TUI Travel warned Thursday that political turmoil in Egypt and Tunisia could cost Europe’s largest tour operator up to A£30 million ($49 million, 35 million euros).

“We are closely monitoring events in Egypt and Tunisia and the safety of our customers is our primary consideration,” said chief executive Peter Long in the group’s first-quarter results statement.

“Early indications are that customers are choosing to rebook to alternative destinations and we are taking action to remix our programmes in line with customer demand.”

Many travel companies have been forced to cancel trips to Egypt amid violent protests aimed at ousting President Hosni Mubarak.

However, resorts along the Red Sea have not been affected by the heavy turmoil that has rocked cities throughout the country.

Tour operators were forced to evacuate thousands of holidaymakers from Tunisia last month, after a wave of unrest forced the nation’s president from power and left the popular tourist destination reeling.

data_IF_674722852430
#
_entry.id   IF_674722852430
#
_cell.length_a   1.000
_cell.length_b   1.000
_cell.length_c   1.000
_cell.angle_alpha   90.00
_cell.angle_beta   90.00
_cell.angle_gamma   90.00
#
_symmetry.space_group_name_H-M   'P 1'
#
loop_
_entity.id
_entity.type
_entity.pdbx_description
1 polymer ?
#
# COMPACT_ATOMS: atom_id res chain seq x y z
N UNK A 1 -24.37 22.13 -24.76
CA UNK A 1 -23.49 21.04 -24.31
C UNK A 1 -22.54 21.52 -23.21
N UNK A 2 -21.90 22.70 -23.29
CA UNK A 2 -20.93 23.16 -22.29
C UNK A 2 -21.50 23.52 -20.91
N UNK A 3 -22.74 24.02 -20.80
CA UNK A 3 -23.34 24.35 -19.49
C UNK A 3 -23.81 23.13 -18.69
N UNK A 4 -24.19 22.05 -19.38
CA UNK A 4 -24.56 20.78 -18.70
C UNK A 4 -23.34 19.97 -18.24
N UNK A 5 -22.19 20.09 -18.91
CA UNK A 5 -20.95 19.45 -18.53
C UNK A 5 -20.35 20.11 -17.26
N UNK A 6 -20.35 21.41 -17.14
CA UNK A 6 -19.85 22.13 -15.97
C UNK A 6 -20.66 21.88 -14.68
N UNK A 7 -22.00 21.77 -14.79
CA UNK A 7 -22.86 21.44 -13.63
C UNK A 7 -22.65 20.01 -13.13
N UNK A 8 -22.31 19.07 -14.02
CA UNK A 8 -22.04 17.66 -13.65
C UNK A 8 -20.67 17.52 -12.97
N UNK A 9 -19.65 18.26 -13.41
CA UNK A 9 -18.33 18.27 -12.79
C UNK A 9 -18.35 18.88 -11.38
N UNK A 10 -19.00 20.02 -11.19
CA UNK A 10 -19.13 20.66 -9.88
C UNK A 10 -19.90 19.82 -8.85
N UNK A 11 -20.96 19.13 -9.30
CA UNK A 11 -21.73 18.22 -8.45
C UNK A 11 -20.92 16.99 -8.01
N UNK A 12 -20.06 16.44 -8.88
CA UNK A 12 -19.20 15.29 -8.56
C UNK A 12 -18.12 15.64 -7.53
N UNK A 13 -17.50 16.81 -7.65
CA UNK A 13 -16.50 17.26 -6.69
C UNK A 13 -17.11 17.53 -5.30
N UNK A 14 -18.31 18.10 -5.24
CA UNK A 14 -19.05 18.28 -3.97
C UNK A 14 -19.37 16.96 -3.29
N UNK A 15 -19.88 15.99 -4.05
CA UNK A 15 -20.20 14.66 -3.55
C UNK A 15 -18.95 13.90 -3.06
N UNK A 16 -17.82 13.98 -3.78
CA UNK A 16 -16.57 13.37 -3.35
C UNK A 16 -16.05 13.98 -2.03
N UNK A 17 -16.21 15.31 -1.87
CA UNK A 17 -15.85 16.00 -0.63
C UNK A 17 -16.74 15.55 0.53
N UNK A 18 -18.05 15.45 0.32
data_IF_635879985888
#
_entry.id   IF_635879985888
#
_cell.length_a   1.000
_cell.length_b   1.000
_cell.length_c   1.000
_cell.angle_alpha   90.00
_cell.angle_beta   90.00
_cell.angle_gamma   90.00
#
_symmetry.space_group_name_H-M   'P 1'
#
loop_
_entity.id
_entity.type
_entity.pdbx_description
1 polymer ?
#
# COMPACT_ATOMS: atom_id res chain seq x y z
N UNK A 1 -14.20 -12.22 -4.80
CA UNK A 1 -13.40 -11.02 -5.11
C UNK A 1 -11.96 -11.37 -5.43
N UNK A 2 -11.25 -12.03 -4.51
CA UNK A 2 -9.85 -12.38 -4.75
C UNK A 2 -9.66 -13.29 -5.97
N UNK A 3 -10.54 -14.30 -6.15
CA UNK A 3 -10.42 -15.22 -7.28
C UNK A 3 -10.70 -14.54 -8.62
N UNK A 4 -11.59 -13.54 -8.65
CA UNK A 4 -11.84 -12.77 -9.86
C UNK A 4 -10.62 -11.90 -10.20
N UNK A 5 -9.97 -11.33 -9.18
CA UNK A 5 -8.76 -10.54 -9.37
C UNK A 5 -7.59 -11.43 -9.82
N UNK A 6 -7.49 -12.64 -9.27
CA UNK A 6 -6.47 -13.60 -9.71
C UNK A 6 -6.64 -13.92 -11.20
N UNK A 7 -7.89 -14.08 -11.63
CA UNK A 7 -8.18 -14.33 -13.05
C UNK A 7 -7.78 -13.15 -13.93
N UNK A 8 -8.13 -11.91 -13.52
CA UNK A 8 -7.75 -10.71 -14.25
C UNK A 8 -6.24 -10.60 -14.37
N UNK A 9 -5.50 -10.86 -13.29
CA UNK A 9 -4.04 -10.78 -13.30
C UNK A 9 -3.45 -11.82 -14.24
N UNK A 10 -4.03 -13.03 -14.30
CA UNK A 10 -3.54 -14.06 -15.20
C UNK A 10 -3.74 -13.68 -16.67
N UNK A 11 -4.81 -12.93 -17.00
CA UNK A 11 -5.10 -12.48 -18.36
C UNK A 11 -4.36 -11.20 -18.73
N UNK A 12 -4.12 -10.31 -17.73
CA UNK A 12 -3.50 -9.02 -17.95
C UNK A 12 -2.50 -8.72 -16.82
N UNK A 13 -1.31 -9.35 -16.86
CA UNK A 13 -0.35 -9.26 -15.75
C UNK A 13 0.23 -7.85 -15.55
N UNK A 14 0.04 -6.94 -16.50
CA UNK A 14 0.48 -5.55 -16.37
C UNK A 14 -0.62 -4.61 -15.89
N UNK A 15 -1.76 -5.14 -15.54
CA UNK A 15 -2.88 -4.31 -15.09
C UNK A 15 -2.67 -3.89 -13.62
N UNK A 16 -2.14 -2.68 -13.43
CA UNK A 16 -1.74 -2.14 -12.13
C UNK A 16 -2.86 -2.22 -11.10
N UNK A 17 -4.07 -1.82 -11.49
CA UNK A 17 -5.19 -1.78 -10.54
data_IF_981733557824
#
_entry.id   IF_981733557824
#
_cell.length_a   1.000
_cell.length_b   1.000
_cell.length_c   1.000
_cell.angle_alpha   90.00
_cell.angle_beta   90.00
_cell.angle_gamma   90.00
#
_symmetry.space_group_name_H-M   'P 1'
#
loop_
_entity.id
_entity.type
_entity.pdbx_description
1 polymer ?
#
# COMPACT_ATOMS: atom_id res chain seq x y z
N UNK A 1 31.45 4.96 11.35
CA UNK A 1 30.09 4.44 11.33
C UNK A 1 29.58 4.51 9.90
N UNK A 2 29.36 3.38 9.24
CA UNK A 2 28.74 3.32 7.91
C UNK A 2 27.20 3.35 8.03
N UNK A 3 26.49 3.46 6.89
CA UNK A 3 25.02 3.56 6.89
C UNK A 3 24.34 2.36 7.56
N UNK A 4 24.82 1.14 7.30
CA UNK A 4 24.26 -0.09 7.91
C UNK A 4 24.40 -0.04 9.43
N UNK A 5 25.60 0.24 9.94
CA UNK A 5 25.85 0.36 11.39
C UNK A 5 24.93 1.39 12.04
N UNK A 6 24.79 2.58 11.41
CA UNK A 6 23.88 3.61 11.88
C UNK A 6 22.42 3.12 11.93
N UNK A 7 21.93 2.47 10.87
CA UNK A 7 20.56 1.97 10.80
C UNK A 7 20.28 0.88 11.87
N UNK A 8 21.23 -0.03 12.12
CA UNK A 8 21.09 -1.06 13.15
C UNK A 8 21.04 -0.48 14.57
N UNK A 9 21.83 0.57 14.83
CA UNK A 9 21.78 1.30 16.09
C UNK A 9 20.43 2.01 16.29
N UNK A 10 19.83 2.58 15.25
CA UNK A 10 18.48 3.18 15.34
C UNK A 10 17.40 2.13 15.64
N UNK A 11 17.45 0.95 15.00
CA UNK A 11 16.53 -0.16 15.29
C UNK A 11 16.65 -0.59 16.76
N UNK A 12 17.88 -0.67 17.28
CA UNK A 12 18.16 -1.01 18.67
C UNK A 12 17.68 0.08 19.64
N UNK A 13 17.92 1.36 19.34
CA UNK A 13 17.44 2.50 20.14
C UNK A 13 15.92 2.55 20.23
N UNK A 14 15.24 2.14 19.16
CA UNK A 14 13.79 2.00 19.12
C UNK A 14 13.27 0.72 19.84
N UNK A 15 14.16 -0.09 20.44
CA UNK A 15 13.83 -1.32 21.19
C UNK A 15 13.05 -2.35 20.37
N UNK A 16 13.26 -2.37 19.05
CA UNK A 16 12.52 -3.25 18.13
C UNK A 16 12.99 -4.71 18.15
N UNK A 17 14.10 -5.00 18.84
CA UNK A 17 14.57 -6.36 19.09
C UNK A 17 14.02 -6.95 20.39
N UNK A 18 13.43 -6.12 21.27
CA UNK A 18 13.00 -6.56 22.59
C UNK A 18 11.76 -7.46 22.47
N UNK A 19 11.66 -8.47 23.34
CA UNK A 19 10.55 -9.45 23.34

“We expect the Egypt and Tunisia situation to negatively affect our second-quarter result,” TUI Travel added Thursday.

“In Egypt, we have cancelled programmes from many source markets, including Germany France, Belgium, the Netherlands and the Nordics.

“In line with (British) government advice, we are continuing our operations from the UK source market to the Red Sea resorts and are closely monitoring the situation.

“If we are not able to operate any further holidays to Egypt for the rest of the winter from any source market except for the UK, we estimate the second-quarter impact will be approximately A£20 million.”

“If UK government advice changes and we can no longer operate from that source market we would expect the impact to increase by approximately A£5 million.”
Turning to Tunisia, the company added that it would take a A£5 million hit from the cost of cancelled holidays and repatriating customers.

The profits warning came as TUI Travel posted a pre-tax loss of 134 million pounds for the group’s first quarter, or three months to the end of December.

However, that was an improvement from the 166-million-pound loss suffered in the same part of 2009.

TUI Travel had suffered generally from the economic downturn and ongoing costs linked to its creation in late 2007, from the merger of British travel group First Choice and the tourism activities of German travel giant TUI.